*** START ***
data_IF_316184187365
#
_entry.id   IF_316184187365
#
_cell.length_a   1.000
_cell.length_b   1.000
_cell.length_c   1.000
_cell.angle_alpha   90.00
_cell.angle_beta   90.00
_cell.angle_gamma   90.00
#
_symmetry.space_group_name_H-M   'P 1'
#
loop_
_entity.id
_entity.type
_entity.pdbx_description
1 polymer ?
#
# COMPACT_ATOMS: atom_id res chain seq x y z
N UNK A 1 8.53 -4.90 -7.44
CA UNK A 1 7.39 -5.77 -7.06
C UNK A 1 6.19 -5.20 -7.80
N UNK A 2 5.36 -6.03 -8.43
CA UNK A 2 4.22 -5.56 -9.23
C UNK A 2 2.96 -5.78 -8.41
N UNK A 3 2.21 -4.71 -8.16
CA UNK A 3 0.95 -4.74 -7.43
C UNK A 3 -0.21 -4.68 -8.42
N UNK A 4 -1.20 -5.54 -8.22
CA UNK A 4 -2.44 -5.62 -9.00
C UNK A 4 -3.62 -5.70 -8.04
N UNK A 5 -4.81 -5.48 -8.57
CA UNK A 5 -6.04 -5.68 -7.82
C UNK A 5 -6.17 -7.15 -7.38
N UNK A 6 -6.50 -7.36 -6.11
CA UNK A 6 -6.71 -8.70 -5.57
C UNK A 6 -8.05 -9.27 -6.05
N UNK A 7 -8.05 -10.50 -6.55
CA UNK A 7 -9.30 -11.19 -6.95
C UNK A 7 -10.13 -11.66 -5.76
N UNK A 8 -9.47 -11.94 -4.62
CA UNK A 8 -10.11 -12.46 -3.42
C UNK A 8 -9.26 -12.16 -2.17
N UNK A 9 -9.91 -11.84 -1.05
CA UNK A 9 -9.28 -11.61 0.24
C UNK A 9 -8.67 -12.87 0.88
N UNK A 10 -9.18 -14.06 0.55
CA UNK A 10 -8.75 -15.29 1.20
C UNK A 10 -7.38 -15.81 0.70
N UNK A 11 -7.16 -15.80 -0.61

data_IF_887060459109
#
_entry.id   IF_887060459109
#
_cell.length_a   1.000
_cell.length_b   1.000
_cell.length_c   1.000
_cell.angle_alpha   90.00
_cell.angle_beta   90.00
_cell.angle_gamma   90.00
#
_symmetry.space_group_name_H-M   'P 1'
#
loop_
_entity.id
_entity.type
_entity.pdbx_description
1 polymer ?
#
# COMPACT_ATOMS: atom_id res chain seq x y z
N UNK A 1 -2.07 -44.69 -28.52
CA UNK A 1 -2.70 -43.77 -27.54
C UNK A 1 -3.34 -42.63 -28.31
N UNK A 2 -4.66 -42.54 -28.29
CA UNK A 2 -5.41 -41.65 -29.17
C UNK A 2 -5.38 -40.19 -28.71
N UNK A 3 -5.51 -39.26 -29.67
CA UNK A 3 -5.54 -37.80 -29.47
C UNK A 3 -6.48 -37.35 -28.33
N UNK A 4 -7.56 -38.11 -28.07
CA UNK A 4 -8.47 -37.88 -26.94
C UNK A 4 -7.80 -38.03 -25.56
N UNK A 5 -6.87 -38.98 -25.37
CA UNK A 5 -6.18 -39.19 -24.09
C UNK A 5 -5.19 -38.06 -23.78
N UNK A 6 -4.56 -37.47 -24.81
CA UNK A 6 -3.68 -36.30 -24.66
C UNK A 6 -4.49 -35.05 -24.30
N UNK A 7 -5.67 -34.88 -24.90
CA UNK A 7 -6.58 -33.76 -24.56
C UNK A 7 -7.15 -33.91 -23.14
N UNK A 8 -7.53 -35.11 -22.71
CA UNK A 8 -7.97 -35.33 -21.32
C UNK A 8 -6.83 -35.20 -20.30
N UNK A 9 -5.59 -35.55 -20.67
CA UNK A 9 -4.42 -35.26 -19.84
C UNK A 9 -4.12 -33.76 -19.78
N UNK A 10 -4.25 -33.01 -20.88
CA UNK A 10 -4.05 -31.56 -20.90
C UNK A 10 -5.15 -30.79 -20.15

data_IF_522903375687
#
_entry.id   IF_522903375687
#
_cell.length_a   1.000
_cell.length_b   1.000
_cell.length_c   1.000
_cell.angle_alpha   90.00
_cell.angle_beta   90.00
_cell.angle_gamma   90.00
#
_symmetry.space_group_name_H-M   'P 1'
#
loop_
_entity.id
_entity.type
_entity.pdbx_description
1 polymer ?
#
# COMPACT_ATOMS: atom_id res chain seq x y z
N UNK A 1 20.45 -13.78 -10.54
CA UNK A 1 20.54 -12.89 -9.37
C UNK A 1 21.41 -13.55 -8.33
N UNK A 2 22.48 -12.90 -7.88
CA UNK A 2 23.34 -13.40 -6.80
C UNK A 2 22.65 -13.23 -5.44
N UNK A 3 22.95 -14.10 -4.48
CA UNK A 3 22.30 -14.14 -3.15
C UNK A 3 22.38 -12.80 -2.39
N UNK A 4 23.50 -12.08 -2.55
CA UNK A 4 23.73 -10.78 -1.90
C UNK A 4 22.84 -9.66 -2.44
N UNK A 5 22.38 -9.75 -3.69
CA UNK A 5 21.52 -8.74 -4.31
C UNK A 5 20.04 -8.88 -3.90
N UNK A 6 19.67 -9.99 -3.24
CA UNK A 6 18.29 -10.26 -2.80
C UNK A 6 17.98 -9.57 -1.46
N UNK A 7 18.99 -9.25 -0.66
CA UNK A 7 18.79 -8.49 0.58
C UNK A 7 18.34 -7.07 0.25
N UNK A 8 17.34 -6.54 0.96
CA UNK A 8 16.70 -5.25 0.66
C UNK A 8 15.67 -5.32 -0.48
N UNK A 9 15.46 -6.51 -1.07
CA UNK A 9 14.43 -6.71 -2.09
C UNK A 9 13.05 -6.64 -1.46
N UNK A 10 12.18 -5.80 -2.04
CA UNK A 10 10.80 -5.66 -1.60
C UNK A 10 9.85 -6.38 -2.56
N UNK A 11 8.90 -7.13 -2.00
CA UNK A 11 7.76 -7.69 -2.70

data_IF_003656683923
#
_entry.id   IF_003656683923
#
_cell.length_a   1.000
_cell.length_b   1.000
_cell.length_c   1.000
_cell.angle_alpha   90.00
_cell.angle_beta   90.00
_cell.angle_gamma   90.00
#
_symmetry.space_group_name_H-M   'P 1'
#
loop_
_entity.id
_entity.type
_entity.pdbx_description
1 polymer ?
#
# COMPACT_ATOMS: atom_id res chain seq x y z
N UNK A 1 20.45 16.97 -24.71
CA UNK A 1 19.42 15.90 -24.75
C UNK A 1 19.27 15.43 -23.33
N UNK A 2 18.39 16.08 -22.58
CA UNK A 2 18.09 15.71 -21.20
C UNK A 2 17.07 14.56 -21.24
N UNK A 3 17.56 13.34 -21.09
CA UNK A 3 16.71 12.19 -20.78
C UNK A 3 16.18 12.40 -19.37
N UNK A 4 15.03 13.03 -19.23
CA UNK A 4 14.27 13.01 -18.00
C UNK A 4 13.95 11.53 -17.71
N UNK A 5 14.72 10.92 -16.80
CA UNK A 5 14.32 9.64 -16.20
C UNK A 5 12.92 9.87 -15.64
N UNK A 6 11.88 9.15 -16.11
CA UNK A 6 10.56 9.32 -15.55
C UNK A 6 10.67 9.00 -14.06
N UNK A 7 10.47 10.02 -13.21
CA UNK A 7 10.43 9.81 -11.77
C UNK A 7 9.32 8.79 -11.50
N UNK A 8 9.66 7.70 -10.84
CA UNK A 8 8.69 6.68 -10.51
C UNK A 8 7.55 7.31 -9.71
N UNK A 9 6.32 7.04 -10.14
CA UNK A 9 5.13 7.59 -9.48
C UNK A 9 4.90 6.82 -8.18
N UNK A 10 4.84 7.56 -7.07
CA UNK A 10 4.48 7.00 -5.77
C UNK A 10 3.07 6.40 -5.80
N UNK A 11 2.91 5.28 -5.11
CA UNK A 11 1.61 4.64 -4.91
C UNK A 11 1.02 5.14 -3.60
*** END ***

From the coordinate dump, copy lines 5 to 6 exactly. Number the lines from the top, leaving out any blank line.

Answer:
_cell.length_a   1.000
_cell.length_b   1.000